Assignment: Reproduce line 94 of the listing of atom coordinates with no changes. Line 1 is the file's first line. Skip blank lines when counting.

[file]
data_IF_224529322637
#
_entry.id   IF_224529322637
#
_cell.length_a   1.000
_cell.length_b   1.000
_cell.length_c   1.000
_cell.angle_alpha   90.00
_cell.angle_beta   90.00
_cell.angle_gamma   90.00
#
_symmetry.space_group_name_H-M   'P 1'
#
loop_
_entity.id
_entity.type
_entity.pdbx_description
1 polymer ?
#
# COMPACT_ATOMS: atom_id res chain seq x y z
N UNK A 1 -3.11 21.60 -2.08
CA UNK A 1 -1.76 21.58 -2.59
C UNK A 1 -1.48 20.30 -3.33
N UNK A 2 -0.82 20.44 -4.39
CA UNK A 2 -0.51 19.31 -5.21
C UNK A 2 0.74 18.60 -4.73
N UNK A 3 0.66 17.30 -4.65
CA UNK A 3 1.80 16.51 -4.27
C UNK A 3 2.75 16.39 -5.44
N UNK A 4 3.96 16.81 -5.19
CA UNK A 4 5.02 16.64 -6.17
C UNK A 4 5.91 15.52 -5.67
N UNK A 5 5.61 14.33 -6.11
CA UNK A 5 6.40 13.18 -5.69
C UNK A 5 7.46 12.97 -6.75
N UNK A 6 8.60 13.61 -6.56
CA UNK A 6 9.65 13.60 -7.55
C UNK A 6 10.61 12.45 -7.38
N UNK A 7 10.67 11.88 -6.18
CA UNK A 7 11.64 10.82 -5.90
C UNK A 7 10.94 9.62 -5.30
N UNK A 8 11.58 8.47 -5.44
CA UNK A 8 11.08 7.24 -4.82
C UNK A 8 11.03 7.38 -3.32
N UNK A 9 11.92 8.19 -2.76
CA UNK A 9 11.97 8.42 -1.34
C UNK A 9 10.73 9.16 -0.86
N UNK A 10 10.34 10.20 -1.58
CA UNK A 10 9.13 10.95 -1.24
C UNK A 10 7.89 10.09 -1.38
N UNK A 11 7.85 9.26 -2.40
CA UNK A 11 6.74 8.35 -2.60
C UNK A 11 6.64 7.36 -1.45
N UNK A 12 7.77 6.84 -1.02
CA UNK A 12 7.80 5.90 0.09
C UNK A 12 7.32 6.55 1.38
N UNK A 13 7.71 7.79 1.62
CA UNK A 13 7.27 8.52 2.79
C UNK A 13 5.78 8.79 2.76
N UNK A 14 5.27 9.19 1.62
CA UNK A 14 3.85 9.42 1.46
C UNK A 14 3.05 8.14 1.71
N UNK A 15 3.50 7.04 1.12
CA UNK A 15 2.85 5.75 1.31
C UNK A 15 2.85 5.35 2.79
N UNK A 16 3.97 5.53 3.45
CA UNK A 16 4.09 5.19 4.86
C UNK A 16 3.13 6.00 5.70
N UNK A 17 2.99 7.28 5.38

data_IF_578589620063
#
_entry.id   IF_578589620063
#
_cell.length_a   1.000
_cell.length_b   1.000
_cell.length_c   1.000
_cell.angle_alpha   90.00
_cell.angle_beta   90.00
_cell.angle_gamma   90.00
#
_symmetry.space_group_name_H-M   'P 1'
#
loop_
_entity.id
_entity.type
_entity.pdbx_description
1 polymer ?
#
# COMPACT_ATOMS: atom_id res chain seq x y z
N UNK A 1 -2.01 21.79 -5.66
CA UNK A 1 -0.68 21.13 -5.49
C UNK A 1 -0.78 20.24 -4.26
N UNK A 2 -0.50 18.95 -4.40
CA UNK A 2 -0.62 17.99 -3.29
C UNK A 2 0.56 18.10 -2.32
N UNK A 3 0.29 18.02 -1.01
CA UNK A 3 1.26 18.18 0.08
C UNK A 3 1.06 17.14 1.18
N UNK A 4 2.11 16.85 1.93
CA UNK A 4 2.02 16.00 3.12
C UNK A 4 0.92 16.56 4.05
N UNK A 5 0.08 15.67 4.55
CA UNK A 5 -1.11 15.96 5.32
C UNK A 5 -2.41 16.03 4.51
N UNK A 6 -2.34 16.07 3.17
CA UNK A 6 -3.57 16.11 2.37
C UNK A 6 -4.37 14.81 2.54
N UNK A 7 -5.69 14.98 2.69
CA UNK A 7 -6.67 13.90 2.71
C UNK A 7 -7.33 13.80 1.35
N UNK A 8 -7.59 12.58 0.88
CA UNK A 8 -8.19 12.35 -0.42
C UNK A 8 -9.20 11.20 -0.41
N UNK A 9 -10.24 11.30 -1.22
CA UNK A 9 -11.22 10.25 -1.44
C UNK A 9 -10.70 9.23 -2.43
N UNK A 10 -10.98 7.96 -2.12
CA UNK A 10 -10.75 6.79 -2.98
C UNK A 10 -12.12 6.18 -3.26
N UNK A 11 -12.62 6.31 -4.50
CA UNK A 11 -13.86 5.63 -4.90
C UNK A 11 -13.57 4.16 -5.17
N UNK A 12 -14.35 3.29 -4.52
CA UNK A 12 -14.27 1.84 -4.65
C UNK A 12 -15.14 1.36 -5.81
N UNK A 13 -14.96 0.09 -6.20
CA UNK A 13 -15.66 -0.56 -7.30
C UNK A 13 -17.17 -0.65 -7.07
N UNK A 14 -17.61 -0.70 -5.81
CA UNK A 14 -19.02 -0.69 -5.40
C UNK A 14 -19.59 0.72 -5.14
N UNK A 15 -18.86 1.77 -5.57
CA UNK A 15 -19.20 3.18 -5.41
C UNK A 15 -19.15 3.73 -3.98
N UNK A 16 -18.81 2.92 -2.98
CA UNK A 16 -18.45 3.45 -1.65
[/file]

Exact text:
CA UNK A 2 -0.62 17.99 -3.29